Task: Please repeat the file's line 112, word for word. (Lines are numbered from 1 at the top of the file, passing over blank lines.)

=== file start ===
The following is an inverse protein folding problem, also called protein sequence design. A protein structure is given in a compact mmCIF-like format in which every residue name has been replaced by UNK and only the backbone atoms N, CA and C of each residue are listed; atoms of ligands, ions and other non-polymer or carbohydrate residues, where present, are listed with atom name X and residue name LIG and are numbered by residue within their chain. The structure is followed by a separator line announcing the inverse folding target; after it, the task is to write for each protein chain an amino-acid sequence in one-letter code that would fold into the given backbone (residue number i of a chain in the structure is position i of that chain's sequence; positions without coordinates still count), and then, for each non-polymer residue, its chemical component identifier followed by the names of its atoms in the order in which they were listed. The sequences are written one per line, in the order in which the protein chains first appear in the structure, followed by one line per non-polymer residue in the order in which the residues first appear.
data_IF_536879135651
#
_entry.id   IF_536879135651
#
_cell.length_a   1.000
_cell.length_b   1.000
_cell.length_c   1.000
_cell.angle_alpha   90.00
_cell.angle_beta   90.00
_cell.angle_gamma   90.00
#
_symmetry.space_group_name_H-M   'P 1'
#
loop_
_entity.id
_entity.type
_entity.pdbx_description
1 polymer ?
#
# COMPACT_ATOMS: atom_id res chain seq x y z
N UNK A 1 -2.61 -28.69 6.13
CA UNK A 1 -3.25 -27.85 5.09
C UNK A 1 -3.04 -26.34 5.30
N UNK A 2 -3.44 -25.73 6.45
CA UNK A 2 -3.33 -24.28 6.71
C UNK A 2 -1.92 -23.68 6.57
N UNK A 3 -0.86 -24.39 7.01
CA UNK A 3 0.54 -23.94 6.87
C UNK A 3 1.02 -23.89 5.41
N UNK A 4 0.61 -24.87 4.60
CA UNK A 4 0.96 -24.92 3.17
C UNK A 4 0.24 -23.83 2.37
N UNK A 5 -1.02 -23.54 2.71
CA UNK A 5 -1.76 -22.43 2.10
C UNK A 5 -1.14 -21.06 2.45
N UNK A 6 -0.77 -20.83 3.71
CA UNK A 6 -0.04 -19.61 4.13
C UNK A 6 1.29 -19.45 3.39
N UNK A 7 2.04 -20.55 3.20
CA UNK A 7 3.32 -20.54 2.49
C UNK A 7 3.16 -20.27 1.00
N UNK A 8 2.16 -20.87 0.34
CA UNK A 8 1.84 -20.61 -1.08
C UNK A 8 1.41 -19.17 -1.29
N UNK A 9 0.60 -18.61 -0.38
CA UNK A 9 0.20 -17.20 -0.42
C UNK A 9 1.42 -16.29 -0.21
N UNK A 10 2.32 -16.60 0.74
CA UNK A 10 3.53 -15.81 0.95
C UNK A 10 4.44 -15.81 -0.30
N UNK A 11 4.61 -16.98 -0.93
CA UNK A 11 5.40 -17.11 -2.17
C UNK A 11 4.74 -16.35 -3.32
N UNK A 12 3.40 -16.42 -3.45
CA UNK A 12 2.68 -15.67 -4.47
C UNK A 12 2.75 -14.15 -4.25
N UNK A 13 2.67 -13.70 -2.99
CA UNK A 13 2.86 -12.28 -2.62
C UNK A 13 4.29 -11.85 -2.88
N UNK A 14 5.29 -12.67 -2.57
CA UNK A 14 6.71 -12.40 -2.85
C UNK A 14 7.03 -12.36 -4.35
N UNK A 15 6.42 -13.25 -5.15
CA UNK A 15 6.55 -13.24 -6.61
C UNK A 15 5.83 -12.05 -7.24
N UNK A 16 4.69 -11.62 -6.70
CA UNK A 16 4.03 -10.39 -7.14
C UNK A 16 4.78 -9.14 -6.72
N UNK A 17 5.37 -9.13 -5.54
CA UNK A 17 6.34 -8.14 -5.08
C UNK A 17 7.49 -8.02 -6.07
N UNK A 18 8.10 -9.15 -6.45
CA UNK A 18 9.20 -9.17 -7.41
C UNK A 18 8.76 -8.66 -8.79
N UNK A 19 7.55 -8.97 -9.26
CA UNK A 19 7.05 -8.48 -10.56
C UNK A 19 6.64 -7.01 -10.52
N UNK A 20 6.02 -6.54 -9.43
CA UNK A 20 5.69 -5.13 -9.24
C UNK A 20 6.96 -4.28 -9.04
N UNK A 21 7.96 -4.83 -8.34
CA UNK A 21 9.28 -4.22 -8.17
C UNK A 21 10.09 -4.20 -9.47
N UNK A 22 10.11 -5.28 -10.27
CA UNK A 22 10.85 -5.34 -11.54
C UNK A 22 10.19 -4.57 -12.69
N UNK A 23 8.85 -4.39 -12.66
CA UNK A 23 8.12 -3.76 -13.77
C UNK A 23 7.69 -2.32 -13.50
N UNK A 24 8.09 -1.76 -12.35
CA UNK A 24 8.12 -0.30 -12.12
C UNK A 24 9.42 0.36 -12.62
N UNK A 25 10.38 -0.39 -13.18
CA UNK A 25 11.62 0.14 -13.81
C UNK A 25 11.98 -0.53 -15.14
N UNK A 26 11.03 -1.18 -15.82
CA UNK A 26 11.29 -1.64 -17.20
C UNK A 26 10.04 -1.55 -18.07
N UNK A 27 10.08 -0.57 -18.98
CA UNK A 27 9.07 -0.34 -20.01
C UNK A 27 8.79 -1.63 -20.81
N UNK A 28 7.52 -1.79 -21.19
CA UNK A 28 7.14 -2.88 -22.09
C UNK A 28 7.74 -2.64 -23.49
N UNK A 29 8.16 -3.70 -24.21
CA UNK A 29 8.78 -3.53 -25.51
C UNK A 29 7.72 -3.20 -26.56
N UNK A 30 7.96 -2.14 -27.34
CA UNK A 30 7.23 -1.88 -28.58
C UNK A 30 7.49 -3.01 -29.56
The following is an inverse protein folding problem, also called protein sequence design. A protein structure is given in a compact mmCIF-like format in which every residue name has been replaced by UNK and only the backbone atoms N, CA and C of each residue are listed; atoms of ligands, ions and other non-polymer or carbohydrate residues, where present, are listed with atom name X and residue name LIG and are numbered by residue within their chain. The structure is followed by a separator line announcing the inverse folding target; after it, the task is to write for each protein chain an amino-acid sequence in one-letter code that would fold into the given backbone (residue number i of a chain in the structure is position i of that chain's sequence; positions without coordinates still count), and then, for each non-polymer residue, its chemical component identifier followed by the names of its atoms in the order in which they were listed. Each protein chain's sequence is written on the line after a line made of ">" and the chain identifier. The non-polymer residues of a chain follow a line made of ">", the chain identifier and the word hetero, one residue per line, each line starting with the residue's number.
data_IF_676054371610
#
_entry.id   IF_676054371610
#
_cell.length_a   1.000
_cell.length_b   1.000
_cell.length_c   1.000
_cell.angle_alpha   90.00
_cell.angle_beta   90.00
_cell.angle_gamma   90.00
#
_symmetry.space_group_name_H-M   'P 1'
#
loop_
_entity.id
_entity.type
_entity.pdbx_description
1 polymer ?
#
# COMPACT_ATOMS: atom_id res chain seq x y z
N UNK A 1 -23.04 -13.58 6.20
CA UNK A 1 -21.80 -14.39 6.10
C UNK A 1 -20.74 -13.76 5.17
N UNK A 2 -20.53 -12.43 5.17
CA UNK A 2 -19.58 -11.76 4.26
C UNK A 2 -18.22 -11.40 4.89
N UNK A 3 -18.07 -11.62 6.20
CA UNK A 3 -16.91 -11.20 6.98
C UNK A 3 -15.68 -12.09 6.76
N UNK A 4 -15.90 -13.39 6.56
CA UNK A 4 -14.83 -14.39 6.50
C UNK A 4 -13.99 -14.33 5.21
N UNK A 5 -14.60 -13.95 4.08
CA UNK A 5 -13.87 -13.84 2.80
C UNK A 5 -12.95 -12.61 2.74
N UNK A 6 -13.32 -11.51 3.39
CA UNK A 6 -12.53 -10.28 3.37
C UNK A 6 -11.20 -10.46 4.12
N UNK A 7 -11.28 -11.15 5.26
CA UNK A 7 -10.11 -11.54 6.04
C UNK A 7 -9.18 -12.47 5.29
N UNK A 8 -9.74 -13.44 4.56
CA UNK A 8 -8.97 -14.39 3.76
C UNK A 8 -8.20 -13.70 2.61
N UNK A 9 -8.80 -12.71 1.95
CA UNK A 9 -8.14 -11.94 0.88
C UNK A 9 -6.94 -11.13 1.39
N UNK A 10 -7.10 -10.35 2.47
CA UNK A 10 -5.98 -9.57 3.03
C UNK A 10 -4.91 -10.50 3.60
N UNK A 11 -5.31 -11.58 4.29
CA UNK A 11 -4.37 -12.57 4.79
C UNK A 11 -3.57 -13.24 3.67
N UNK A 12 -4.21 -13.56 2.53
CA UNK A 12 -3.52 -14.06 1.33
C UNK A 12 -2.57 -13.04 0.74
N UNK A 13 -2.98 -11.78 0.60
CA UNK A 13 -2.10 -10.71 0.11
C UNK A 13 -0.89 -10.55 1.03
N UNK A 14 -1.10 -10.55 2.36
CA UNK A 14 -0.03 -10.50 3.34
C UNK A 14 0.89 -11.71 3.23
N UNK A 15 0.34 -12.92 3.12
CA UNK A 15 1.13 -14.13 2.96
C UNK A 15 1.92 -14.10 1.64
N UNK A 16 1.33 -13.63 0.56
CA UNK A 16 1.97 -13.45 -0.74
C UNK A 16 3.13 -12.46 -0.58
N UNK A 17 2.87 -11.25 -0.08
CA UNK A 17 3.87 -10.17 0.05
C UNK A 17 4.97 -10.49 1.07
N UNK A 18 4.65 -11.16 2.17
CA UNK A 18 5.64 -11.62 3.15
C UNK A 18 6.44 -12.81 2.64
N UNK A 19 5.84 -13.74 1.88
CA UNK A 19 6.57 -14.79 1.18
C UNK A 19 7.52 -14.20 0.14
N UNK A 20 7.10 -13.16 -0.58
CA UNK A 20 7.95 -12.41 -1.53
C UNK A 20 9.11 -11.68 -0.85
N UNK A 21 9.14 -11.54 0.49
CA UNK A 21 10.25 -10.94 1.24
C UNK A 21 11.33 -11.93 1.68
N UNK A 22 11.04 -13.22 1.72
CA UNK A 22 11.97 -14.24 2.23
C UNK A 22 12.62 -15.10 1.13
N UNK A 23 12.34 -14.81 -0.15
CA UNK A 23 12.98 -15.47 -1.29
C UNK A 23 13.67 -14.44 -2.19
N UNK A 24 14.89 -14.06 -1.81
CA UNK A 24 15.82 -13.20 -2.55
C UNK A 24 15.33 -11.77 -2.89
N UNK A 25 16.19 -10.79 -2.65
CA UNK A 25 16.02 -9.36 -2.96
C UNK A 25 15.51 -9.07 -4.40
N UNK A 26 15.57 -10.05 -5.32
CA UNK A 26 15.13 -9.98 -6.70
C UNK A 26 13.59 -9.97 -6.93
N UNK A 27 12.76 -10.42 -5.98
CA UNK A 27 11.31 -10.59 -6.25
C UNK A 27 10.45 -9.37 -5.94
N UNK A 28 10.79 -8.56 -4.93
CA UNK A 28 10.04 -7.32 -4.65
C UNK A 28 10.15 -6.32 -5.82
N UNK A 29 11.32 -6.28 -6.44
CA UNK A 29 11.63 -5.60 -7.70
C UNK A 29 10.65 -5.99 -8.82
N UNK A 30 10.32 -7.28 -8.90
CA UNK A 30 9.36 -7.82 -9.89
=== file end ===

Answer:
The following is an inverse protein folding problem, also called protein sequence design. A protein structure is given in a compact mmCIF-like format in which every residue name has been replaced by UNK and only the backbone atoms N, CA and C of each residue are listed; atoms of ligands, ions and other non-polymer or carbohydrate residues, where present, are listed with atom name X and residue name LIG and are numbered by residue within their chain. The structure is followed by a separator line announcing the inverse folding target; after it, the task is to write for each protein chain an amino-acid sequence in one-letter code that would fold into the given backbone (residue number i of a chain in the structure is position i of that chain's sequence; positions without coordinates still count), and then, for each non-polymer residue, its chemical component identifier followed by the names of its atoms in the order in which they were listed. Each protein chain's sequence is written on the line after a line made of ">" and the chain identifier. The non-polymer residues of a chain follow a line made of ">", the chain identifier and the word hetero, one residue per line, each line starting with the residue's number.